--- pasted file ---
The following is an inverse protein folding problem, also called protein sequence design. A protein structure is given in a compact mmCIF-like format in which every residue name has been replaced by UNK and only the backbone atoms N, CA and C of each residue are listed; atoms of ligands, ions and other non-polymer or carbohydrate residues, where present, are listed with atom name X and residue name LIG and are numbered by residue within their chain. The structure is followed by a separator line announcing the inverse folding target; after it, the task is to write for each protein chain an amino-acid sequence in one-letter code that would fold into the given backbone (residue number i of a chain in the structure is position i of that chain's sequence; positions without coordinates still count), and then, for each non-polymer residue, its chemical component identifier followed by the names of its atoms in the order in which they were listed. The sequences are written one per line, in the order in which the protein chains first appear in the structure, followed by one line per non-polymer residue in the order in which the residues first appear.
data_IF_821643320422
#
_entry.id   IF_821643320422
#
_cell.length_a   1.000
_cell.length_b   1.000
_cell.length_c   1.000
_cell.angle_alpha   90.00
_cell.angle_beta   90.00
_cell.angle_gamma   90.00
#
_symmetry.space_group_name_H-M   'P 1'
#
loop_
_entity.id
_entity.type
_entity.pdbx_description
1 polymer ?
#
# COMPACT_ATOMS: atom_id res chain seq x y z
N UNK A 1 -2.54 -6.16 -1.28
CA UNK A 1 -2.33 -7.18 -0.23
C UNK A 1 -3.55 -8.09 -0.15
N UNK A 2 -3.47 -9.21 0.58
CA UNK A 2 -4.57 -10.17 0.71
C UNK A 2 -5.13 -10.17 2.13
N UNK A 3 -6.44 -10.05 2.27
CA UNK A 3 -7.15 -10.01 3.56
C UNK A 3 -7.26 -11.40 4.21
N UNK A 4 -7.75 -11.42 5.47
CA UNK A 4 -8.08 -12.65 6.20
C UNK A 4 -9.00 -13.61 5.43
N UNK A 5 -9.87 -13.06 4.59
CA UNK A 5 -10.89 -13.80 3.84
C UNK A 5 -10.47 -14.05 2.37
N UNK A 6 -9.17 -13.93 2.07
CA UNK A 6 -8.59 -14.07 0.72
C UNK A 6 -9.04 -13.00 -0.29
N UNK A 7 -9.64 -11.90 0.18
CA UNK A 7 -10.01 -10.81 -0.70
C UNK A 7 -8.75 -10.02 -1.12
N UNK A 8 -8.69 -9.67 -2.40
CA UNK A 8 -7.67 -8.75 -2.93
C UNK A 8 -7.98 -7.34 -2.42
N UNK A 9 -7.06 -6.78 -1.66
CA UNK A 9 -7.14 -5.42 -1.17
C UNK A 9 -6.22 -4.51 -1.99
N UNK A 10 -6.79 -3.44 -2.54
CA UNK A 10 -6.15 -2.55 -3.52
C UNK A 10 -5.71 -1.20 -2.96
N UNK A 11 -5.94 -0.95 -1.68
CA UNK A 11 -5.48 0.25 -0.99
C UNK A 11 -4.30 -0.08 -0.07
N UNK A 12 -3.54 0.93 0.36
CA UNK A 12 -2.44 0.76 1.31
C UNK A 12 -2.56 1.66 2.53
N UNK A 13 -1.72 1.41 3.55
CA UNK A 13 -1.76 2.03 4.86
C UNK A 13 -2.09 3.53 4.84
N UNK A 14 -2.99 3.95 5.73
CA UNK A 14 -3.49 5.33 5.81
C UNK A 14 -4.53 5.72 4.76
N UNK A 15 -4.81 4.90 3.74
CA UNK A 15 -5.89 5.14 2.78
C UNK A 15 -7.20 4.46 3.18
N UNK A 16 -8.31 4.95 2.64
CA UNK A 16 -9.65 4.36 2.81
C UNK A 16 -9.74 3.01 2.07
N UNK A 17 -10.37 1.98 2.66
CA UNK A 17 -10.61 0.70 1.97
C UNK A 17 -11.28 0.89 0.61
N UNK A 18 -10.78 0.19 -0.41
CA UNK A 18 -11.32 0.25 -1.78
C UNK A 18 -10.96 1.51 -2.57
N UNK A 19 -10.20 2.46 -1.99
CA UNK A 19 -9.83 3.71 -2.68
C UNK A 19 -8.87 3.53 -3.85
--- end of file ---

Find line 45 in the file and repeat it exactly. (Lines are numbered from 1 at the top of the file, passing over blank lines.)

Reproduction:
C UNK A 8 -7.98 -7.34 -2.42